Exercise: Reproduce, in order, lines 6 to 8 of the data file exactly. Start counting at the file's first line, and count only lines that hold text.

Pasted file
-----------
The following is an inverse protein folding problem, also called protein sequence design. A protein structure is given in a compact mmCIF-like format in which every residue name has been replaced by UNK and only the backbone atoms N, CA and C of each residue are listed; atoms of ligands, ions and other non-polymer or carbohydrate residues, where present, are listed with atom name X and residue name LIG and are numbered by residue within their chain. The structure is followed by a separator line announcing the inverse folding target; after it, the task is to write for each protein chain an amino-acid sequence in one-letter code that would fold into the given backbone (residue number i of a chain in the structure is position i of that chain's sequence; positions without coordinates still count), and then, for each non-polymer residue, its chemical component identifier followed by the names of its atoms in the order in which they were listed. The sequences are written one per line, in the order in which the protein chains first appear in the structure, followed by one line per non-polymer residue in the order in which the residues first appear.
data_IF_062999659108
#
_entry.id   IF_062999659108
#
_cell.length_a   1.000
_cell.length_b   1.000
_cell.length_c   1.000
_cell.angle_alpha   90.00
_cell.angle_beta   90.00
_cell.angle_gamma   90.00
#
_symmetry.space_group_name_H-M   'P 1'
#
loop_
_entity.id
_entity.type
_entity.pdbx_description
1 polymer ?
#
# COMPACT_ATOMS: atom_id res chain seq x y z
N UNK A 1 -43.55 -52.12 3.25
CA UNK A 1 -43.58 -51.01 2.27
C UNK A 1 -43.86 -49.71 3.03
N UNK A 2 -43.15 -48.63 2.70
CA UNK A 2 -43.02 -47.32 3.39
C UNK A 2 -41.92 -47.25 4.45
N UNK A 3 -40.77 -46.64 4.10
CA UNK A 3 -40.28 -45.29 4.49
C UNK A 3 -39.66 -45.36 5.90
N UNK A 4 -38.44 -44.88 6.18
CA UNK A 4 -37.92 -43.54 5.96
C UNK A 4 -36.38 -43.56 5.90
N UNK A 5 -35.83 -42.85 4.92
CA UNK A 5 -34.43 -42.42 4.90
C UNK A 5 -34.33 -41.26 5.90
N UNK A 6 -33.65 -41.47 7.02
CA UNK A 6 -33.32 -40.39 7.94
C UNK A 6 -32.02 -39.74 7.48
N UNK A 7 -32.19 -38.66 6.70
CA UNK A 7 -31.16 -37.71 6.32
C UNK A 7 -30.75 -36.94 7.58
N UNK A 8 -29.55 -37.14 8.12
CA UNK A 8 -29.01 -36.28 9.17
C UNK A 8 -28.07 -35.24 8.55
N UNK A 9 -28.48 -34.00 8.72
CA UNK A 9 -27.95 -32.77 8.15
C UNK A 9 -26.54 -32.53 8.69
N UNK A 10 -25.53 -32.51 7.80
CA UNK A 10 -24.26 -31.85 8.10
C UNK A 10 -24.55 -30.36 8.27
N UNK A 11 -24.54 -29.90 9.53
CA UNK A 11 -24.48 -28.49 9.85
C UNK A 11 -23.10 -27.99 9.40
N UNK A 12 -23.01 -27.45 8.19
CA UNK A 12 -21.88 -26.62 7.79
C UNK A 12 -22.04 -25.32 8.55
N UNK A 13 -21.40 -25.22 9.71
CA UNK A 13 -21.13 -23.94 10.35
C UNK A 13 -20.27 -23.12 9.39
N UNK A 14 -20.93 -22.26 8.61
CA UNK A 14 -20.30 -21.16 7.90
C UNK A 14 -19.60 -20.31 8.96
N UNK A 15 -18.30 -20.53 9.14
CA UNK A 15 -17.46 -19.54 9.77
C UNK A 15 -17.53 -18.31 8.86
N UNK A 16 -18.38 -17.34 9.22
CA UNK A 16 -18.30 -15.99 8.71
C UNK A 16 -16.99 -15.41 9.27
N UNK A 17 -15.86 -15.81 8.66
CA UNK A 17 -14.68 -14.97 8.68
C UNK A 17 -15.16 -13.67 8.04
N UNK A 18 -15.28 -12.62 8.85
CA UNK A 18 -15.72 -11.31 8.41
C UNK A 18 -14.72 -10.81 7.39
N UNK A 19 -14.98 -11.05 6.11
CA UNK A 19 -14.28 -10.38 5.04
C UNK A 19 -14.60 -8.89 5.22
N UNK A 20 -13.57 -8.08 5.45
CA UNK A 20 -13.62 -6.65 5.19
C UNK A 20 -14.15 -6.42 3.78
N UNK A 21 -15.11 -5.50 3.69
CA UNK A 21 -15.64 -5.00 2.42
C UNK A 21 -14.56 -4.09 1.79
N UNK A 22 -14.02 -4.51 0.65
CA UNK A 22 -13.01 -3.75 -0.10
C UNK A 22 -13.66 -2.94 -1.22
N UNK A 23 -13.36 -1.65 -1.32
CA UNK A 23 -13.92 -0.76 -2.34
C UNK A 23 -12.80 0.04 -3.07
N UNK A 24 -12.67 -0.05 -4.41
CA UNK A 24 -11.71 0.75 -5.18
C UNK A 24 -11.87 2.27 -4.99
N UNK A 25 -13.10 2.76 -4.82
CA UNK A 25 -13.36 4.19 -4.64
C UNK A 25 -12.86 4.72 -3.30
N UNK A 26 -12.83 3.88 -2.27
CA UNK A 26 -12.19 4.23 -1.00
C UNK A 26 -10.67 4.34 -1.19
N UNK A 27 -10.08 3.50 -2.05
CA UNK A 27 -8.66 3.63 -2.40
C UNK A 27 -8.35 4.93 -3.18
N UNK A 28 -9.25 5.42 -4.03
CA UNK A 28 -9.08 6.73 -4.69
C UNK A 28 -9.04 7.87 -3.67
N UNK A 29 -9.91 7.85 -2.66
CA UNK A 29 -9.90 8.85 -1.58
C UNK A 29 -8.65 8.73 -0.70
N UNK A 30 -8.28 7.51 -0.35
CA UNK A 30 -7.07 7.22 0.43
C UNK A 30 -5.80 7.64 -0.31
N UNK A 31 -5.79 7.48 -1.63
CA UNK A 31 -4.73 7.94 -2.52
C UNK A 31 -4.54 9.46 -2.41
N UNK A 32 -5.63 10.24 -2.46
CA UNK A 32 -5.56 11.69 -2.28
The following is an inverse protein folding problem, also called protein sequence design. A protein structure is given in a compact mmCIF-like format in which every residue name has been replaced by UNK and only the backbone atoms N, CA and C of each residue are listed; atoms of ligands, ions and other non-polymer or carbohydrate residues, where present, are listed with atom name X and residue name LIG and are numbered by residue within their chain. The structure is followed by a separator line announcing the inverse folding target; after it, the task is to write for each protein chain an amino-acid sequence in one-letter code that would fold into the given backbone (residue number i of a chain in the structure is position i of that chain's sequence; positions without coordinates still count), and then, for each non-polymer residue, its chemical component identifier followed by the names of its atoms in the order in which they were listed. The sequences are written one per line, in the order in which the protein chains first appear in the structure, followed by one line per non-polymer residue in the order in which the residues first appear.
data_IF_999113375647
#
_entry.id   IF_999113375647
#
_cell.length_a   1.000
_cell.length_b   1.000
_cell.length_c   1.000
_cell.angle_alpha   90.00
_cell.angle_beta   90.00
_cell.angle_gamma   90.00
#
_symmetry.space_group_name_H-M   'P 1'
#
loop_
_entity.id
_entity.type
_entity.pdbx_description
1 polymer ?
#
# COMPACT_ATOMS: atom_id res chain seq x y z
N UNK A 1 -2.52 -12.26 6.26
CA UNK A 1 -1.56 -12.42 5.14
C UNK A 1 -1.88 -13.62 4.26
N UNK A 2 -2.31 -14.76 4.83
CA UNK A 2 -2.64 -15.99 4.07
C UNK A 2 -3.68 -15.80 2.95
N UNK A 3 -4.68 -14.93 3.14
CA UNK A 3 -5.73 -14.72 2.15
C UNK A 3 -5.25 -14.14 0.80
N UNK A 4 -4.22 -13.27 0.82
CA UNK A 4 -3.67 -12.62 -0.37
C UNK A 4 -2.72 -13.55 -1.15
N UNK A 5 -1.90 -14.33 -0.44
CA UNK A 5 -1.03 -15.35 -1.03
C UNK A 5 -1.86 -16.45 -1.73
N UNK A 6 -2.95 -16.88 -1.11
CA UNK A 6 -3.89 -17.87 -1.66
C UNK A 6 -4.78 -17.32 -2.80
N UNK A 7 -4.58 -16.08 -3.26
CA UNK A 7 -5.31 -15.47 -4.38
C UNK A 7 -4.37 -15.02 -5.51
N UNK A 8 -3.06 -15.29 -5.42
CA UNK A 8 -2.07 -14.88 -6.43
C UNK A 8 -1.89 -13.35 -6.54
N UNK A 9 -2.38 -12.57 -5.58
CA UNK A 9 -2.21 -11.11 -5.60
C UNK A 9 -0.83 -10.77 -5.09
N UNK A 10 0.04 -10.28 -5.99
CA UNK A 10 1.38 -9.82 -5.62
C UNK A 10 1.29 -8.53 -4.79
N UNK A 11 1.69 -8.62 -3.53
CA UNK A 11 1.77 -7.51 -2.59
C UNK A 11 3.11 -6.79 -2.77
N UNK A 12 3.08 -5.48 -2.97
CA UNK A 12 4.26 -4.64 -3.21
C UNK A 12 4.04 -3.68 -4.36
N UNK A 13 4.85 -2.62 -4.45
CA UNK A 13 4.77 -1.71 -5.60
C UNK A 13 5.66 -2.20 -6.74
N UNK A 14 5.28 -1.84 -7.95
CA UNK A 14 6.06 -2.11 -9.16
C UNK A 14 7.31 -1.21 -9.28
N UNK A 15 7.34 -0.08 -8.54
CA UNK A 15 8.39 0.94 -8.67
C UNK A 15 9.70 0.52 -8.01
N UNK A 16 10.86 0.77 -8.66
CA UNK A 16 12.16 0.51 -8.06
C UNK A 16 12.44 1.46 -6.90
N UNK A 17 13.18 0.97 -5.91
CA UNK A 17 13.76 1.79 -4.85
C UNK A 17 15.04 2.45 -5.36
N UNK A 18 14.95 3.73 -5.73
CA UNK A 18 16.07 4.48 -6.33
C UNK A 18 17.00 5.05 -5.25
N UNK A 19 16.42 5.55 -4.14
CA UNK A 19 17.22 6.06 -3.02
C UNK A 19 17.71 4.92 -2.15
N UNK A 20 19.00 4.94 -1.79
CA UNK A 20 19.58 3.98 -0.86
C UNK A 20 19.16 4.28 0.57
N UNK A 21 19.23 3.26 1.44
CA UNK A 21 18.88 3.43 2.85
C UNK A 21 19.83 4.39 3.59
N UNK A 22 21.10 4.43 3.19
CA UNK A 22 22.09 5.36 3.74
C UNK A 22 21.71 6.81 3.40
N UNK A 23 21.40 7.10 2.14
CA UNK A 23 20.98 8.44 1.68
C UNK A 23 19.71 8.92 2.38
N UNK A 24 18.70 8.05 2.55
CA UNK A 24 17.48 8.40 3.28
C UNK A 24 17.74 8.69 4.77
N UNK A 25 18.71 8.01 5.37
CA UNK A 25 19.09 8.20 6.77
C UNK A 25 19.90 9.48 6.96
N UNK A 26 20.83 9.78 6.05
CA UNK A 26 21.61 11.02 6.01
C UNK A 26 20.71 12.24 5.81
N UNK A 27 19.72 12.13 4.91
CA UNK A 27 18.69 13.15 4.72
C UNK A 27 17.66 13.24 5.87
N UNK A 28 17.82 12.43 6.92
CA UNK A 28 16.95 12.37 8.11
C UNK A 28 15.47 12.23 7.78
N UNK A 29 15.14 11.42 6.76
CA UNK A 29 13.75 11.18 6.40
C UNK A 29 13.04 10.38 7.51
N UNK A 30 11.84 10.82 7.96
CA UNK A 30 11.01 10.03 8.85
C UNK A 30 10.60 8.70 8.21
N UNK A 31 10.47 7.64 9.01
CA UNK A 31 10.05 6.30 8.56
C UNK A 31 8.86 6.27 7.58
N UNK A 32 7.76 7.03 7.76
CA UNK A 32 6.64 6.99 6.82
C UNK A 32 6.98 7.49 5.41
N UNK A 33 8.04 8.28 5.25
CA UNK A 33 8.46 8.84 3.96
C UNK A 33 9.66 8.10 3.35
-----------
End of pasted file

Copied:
_cell.length_a   1.000
_cell.length_b   1.000
_cell.length_c   1.000